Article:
Anti-predator behaviour depends on male weapon size: Tonic immobility and weapon size

Kentarou Matsumura, Kota Yumise, Yui Fujii, Toma Hayashi, Takahisa Miyatake

Research output: Contribution to journalArticlepeer-review

4 Citations (Scopus)


Tonic immobility and escape are adaptive anti-predator tactics used by many animals. Escape requires movement, whereas tonic immobility does not. If anti-predator tactics relate to weapon size, males with larger weapons may adopt tonic immobility, whereas males with smaller weapons may adopt escape. However, no study has investigated the relationship between weapon size and anti-predator tactics. In this study, we investigated the relationship between male weapon size and tonic immobility in the beetle Gnathocerus cornutus. The results showed that tonic immobility was more frequent in males with larger weapons. Although most studies of tonic immobility in beetles have focused on the duration, rather than the frequency, tonic immobility duration was not affected by weapon size in G. cornutus. Therefore, this study is the first, to our knowledge, to suggest that the male weapon trait affects anti-predator tactics.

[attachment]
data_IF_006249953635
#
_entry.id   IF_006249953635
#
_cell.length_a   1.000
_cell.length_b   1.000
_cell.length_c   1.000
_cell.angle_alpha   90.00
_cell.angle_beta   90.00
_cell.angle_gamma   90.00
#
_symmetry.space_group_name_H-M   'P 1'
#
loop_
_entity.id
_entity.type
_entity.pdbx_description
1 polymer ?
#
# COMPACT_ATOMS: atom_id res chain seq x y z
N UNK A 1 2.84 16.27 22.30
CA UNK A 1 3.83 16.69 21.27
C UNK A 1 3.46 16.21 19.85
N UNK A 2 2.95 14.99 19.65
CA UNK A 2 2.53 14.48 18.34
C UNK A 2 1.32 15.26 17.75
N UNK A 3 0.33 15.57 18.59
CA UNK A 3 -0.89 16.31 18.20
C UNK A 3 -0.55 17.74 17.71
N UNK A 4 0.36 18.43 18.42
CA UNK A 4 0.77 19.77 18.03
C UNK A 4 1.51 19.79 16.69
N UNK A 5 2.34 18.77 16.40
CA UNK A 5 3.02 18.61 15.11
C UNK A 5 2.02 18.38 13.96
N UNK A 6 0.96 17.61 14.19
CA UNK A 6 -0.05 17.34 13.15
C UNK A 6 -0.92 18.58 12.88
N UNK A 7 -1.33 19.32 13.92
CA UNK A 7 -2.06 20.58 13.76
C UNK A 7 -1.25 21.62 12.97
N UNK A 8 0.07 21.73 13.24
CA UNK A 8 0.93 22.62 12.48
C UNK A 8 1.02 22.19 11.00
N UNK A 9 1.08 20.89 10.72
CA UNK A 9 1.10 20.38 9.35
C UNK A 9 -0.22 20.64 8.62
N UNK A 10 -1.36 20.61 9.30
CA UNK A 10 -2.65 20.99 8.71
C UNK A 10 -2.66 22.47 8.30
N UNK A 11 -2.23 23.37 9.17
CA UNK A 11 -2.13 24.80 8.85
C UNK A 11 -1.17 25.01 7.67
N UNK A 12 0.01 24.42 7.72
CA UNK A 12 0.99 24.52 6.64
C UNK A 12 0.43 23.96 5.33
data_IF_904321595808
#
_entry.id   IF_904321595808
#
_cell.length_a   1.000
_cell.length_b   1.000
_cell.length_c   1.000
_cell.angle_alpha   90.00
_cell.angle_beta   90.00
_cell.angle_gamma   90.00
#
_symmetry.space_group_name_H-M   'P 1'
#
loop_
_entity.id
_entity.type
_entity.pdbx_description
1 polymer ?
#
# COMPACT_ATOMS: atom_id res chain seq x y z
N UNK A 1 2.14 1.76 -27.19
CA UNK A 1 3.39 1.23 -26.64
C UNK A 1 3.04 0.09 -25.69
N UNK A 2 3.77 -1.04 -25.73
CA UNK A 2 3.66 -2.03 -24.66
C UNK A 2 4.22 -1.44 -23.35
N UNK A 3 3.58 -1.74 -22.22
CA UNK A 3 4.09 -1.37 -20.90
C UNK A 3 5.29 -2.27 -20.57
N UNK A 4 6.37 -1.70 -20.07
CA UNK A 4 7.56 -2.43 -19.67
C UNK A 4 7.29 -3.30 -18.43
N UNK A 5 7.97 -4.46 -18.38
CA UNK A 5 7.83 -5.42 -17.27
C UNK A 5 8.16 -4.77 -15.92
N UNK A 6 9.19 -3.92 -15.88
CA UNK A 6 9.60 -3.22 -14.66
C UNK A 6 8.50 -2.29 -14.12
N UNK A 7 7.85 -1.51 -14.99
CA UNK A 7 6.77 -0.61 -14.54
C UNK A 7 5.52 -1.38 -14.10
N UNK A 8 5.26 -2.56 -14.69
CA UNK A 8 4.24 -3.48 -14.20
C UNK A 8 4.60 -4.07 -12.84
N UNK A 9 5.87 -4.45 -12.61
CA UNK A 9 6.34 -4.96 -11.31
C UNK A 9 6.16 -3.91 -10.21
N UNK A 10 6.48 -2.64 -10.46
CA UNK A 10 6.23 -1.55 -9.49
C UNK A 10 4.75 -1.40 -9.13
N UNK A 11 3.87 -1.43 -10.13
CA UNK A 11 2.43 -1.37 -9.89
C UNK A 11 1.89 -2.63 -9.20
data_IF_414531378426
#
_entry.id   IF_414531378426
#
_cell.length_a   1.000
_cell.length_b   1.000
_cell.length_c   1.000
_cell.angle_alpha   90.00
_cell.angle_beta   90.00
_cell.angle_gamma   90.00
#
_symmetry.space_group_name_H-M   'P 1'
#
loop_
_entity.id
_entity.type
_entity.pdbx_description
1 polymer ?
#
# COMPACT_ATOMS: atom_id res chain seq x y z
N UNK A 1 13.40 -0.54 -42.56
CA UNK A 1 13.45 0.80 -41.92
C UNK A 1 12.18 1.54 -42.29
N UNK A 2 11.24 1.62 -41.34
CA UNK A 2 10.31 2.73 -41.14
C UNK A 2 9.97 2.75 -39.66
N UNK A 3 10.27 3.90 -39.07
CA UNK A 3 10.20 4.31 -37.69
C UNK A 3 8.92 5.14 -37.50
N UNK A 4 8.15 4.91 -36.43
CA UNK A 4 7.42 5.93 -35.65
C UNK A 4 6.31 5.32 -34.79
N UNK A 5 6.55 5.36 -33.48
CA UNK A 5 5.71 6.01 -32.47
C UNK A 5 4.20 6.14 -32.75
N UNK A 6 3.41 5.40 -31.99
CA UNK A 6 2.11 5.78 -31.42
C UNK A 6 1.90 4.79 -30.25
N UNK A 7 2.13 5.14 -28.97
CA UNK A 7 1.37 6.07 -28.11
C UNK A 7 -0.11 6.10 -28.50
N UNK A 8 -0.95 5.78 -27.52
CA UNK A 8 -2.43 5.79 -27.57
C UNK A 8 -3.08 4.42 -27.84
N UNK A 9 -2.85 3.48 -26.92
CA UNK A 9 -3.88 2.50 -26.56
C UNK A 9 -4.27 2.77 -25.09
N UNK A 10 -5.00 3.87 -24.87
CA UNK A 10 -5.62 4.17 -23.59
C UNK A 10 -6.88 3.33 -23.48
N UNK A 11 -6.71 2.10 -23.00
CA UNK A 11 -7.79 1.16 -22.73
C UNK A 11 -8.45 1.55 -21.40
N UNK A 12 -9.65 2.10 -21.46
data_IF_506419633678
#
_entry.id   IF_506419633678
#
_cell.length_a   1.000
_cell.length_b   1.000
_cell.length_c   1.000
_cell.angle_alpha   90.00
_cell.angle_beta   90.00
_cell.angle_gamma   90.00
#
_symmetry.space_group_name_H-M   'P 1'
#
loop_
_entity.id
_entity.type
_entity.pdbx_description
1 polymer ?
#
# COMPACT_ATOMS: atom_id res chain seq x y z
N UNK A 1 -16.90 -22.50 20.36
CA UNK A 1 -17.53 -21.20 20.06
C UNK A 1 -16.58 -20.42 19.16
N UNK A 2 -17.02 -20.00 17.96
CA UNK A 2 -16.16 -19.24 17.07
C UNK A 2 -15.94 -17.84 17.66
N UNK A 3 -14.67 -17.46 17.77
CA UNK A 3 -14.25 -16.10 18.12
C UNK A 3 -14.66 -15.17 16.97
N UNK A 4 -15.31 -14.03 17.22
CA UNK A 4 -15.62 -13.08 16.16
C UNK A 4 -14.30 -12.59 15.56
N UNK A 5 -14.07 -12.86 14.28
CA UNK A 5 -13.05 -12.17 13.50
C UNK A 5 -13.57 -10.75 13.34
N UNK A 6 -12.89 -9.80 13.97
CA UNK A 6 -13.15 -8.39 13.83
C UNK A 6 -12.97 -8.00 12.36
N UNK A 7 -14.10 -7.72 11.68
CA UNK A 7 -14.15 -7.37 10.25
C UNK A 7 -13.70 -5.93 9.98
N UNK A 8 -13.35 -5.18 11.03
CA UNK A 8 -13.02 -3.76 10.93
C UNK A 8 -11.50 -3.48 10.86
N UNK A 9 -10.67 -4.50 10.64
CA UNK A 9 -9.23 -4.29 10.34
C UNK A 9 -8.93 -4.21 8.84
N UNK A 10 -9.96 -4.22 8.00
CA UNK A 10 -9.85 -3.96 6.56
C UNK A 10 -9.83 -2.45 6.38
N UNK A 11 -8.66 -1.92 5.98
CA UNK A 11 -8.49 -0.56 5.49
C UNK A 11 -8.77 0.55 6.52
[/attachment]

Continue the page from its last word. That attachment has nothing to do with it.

Original languageEnglish
Article numberl20200601
JournalBiology Letters
Issue number12
Publication statusPublished - Dec 2020


  • Gnathocerus cornutus
  • anti-predator strategy
  • mating strategy
  • tonic immobility
  • weapon

ASJC Scopus subject areas

  • Agricultural and Biological Sciences (miscellaneous)
  • Agricultural and Biological Sciences(all)


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